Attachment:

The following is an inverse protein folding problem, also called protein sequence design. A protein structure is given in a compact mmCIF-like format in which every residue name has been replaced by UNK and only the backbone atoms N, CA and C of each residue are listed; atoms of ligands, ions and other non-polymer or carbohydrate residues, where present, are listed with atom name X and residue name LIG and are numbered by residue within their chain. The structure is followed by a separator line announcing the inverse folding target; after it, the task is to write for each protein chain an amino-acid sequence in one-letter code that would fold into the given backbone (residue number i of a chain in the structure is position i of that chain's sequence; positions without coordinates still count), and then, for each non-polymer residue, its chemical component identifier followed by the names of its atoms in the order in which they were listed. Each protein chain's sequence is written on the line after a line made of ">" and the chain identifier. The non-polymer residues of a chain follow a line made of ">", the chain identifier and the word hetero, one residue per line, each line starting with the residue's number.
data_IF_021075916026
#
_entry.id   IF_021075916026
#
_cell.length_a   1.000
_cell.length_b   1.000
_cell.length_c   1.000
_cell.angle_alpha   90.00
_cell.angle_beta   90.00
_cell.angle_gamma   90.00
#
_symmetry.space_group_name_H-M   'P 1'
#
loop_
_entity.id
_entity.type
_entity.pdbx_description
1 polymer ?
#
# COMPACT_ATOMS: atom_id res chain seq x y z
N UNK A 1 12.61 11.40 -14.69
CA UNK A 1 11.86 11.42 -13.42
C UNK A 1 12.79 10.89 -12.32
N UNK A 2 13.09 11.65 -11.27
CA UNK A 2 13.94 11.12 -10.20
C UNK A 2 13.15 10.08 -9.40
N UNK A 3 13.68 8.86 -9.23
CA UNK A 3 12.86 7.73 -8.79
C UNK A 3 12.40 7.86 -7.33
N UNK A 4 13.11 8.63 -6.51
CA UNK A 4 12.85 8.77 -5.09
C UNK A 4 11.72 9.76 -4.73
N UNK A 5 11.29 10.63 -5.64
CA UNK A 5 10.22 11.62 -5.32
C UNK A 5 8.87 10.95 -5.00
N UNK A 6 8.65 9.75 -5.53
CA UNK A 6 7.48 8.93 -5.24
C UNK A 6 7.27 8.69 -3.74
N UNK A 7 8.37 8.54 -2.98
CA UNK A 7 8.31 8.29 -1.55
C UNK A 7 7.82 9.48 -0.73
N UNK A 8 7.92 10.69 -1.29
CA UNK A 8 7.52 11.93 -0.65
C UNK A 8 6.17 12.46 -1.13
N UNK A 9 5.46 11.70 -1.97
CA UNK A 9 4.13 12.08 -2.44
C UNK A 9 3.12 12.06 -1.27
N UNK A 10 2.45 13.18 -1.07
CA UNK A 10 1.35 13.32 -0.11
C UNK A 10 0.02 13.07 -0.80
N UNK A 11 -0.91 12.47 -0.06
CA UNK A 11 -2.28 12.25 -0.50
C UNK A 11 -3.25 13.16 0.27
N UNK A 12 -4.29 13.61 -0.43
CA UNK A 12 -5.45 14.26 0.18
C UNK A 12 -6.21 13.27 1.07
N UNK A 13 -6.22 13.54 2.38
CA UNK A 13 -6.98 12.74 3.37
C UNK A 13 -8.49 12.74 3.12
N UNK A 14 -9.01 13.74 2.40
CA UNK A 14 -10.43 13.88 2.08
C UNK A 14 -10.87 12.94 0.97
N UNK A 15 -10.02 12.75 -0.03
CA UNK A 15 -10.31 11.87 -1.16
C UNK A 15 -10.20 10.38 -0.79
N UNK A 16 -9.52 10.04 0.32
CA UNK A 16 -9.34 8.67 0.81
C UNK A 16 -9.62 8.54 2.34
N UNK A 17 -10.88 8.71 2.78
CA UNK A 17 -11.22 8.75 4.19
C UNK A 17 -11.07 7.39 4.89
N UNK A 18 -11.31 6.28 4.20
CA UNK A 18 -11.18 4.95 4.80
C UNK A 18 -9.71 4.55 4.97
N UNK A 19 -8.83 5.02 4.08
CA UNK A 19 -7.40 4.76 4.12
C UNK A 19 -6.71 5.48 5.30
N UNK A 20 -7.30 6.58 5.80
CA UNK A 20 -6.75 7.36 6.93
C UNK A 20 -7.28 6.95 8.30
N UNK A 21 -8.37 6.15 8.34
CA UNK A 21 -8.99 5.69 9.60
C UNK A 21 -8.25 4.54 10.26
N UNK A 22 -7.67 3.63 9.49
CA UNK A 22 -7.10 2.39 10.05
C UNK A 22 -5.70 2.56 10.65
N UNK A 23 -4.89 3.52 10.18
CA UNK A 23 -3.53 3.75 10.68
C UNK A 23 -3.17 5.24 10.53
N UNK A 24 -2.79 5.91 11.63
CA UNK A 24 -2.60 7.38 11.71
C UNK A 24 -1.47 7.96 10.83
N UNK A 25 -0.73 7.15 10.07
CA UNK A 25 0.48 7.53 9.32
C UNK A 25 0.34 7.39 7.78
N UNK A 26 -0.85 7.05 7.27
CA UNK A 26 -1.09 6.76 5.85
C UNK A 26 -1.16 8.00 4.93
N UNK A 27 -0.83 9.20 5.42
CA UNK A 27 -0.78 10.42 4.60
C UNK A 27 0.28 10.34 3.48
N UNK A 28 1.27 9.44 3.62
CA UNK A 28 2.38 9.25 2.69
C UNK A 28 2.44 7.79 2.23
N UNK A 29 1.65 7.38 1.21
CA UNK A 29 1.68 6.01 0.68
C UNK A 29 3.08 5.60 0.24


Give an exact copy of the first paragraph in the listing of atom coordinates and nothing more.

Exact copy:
The following is an inverse protein folding problem, also called protein sequence design. A protein structure is given in a compact mmCIF-like format in which every residue name has been replaced by UNK and only the backbone atoms N, CA and C of each residue are listed; atoms of ligands, ions and other non-polymer or carbohydrate residues, where present, are listed with atom name X and residue name LIG and are numbered by residue within their chain. The structure is followed by a separator line announcing the inverse folding target; after it, the task is to write for each protein chain an amino-acid sequence in one-letter code that would fold into the given backbone (residue number i of a chain in the structure is position i of that chain's sequence; positions without coordinates still count), and then, for each non-polymer residue, its chemical component identifier followed by the names of its atoms in the order in which they were listed. Each protein chain's sequence is written on the line after a line made of ">" and the chain identifier. The non-polymer residues of a chain follow a line made of ">", the chain identifier and the word hetero, one residue per line, each line starting with the residue's number.